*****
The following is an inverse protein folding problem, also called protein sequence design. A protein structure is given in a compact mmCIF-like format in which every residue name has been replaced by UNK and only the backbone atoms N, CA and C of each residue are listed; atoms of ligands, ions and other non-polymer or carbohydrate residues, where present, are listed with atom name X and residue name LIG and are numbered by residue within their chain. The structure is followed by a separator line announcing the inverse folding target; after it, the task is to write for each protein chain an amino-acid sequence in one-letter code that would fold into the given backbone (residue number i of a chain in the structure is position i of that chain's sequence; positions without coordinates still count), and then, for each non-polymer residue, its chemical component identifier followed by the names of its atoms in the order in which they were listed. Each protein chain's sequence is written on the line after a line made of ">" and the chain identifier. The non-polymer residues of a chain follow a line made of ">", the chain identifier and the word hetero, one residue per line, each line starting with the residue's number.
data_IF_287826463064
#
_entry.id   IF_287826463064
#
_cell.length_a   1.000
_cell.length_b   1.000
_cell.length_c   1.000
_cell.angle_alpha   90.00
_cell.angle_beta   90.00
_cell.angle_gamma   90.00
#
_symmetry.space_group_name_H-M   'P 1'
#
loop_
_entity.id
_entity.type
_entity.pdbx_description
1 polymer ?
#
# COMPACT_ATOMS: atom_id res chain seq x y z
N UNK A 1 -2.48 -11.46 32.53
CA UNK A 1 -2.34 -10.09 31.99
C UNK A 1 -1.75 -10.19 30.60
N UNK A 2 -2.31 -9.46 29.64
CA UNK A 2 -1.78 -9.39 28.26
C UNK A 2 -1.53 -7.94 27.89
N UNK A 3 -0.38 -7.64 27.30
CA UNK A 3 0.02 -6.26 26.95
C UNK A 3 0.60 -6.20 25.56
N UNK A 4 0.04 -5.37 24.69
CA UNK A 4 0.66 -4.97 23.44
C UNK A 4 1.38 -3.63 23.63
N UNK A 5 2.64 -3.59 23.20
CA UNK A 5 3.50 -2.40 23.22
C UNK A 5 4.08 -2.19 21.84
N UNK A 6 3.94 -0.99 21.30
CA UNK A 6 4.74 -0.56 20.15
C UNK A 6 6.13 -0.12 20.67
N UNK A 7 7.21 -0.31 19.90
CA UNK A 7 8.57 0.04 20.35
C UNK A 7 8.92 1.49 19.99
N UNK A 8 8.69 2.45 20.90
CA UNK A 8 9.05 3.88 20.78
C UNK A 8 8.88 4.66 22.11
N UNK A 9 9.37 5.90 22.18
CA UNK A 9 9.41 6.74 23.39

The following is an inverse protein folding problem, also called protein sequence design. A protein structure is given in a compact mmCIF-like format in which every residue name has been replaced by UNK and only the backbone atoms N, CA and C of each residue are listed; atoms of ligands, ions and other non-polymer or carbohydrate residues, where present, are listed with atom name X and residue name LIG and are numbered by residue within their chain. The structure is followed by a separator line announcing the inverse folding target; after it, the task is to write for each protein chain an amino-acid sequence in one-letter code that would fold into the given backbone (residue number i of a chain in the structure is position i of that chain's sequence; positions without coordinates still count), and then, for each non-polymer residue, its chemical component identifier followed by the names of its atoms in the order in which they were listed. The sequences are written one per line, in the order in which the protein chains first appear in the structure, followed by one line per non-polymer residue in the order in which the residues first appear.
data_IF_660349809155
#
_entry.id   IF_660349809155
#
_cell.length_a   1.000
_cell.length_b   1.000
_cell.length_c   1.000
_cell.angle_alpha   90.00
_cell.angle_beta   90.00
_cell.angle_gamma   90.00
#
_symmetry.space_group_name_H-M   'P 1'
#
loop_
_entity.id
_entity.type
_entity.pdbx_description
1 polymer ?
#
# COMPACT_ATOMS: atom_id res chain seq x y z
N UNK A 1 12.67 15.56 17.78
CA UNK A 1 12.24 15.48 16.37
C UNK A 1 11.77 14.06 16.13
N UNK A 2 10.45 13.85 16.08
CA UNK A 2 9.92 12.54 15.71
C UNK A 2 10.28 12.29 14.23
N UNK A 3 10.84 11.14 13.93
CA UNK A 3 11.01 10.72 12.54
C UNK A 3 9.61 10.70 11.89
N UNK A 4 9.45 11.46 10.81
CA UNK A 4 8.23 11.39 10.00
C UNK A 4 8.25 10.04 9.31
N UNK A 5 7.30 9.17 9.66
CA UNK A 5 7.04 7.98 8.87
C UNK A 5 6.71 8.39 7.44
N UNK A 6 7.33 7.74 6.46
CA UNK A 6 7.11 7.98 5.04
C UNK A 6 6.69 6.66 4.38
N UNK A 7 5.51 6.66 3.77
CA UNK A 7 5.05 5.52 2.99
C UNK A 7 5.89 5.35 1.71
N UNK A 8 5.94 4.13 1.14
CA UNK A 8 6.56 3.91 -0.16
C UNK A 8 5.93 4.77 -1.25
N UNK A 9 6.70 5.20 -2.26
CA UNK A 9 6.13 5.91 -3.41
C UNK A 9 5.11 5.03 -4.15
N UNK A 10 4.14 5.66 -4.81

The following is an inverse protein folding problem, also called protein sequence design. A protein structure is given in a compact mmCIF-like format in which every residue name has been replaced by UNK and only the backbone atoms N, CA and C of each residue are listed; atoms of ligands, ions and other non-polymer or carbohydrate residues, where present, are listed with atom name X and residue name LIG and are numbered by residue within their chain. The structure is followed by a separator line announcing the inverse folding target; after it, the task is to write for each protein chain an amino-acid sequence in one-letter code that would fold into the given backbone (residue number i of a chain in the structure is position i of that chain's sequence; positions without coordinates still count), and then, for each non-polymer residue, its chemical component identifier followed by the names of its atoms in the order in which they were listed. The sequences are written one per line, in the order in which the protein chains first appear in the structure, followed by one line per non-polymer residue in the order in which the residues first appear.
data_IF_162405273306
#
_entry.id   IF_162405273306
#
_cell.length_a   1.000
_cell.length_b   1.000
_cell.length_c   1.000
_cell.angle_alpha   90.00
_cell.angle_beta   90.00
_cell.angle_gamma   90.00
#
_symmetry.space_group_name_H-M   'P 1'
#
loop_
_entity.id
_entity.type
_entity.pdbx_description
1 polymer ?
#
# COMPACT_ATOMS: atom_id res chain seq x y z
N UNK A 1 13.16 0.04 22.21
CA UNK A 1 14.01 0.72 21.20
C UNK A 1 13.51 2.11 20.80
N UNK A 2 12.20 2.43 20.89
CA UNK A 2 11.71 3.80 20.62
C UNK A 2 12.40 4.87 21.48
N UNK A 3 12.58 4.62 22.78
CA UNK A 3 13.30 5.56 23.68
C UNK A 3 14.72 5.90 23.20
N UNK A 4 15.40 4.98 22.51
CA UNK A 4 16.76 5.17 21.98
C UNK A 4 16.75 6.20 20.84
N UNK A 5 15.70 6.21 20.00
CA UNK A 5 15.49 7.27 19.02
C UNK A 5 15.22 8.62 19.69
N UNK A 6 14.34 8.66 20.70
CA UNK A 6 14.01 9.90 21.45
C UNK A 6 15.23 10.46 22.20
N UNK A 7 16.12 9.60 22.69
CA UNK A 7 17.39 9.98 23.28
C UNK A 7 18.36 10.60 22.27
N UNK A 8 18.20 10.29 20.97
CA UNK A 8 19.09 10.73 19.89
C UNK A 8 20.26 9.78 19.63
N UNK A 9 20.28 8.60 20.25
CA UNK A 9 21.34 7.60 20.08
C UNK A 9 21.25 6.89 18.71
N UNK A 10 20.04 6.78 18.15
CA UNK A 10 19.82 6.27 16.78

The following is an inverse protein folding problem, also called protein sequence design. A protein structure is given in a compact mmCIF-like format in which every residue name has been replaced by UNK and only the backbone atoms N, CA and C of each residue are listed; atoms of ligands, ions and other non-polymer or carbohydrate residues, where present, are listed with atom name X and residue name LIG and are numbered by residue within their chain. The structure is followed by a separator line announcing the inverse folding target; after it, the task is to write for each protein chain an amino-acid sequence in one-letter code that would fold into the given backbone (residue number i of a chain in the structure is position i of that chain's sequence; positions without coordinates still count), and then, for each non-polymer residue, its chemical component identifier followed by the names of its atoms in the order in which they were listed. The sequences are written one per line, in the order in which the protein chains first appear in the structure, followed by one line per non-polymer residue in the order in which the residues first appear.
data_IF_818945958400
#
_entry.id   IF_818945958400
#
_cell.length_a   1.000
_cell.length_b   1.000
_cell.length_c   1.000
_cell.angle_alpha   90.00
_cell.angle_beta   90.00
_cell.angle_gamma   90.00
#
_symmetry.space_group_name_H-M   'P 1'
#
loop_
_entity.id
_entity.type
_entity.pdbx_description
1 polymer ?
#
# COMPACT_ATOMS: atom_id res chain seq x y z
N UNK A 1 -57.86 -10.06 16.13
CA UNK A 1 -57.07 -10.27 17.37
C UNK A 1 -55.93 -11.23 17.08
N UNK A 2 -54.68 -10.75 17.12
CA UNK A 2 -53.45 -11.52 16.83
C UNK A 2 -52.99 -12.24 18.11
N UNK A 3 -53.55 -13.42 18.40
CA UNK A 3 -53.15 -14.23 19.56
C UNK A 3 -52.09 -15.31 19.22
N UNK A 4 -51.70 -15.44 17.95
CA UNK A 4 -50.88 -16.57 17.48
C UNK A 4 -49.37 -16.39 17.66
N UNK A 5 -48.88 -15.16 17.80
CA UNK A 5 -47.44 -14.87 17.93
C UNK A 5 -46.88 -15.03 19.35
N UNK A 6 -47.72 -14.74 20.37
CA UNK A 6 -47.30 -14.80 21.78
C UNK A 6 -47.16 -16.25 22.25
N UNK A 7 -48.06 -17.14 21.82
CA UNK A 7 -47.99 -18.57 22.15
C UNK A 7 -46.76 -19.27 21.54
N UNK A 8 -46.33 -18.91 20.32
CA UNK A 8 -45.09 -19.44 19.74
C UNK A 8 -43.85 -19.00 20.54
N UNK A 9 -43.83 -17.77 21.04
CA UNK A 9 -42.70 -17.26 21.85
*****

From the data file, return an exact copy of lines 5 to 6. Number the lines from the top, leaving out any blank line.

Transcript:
#
_cell.length_a   1.000